In short, The Crimmigrant Other showcases many insights which will steer bordered penality debates in the years to come. These conversations should bring forth cross-national perspectives on the bordered dimensions of penal power. Having read the book from a distant corner of Europe, it helped me to better frame, in a comparative fashion, a number of still unsolved dilemmas in the criminology of mobility.

Franko insightfully points out that there are ‘numerous national variations of bordered penality and crimmigration control’. In this regard, I wonder how Northern is the Northern penal state she and others have recently theorised? In other words, are critical traits of the punitive model under analysis characterising crimmigration changes all across Europe?

There are good reasons to embrace a strict concept of the Northern penal state, applying this notion only to a handful of Scandinavian, and more generally Northern European jurisdictions. Although the insertion of significant contingents of noncitizens into European criminal justice systems is undoubtedly cementing exclusive penal strategies, in many European countries this change should be placed in a continuum, in which native penal populations are being increasingly targeted too. In other words, in the majority of European jurisdictions penal welfarism practices have been partly abandoned, for both citizens and – especially – foreign nationals. In addition, it is disputable whether across Europe this xenophobic penality is prevailingly fuelled by welfare concerns. Immigration has sparked a variety of public fears and collective anxieties, focusing on its impact on the job market, welfare benefits, crime and disorder, terrorism, culture, and national identity. In fact, Eurobarometer surveys show that public opinion on immigration varies greatly across Europe . Consequently, welfare concerns do not seem to be paramount in many European countries, especially in those lacking long-lived and wide-ranging social welfare systems. By contrast, crime, terrorism, and national identity issues appear to rank particularly high for wide swathes of the European public.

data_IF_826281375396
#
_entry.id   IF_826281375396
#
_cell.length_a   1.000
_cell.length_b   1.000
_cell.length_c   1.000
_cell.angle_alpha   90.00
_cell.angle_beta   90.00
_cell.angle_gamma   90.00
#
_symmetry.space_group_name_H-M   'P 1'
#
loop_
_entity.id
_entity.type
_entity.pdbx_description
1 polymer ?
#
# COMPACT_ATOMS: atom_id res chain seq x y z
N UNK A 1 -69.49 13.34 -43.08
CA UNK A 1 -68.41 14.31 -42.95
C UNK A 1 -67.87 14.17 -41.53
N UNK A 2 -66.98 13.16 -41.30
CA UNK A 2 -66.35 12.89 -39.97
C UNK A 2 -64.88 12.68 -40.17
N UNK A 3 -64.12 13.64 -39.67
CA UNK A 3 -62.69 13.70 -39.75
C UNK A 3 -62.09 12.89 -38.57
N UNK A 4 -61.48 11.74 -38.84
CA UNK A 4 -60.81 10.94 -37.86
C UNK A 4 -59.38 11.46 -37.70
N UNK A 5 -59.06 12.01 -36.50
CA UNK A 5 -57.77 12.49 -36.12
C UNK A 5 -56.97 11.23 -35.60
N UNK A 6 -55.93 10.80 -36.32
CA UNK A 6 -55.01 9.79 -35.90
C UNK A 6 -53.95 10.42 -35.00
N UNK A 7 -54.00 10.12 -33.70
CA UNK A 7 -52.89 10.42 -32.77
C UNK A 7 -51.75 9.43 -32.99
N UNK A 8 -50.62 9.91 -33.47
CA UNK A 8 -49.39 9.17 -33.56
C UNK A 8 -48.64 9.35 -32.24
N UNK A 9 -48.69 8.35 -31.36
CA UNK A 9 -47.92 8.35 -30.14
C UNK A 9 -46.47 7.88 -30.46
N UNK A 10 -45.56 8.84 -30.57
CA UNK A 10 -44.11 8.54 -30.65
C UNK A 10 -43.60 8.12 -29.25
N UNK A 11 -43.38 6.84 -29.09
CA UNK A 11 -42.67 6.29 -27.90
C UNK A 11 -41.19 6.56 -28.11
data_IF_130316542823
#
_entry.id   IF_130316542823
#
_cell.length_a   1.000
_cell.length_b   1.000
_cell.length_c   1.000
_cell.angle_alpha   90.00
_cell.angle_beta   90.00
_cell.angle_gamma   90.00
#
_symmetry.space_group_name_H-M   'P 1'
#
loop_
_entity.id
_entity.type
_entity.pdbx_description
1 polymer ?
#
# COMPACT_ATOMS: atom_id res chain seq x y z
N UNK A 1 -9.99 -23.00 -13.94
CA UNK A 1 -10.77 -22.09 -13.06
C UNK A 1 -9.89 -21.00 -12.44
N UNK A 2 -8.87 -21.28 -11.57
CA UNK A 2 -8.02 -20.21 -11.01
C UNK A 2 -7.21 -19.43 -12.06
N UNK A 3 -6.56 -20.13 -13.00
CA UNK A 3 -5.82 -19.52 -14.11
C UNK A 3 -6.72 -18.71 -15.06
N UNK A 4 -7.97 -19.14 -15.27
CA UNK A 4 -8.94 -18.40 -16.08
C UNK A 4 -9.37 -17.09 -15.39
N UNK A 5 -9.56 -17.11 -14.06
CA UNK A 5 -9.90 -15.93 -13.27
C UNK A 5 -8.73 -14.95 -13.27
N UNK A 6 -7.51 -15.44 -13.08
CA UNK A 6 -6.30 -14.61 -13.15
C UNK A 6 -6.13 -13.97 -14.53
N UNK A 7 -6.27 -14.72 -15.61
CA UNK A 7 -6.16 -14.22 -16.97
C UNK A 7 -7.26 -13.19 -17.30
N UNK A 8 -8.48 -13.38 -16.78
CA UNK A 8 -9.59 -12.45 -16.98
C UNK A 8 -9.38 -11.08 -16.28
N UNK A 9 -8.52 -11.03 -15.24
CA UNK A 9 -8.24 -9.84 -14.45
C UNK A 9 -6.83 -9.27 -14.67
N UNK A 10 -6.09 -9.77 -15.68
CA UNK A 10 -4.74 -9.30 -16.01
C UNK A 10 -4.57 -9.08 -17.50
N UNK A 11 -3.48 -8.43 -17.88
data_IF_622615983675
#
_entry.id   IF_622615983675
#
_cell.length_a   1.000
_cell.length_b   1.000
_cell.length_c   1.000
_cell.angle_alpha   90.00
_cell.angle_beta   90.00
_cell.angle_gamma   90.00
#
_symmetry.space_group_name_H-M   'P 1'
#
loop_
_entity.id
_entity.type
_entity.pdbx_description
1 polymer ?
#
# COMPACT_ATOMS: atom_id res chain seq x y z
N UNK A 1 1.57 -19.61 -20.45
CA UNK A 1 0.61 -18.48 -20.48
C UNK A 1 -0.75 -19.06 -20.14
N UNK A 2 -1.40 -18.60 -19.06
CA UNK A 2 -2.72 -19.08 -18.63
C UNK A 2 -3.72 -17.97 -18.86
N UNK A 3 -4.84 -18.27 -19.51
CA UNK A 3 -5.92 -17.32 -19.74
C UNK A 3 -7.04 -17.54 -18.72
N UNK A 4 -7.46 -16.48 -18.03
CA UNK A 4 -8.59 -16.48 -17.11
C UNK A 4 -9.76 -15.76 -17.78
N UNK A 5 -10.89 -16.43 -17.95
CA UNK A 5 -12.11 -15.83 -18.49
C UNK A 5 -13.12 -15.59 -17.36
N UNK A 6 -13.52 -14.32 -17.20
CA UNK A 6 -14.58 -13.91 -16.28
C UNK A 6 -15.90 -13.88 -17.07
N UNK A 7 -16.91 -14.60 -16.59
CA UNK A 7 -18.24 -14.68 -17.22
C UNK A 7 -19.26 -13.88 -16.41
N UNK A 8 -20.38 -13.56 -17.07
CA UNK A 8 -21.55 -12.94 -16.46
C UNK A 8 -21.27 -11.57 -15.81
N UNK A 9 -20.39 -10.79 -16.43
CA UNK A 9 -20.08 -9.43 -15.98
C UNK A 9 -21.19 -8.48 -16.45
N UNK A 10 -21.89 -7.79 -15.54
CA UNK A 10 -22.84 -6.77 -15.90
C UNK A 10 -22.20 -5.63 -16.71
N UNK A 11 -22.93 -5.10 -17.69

In addition, The Crimmigrant Other leads one to reflect upon a couple of notions which are frequently used in the book. In this regard, I wonder how post-colonial and how racially driven are crimmigration strategies currently spreading across Europe?

As far as post-colonial traits are concerned, it is evident that Europe’s international relations are largely framed in neo-colonial terms, and that European states treat global south newcomers as neo-colonial subjects. However, beyond these macro-structural viewpoints, a question arises as to what extent the post-colonial lens may be equally useful to depict punitive practices in European countries featuring long – albeit diverse – colonial histories, in European nations lacking a colonial past, and in European jurisdictions such as Malta and Finland, which were colonies themselves until not so long ago? Furthermore, I am doubtful about the extent to which the post-colonial gaze may contribute to scrutinise the markedly different and changing ways in which former colonial populations are coercively treated in countries as diverse in this regard as the former European empires.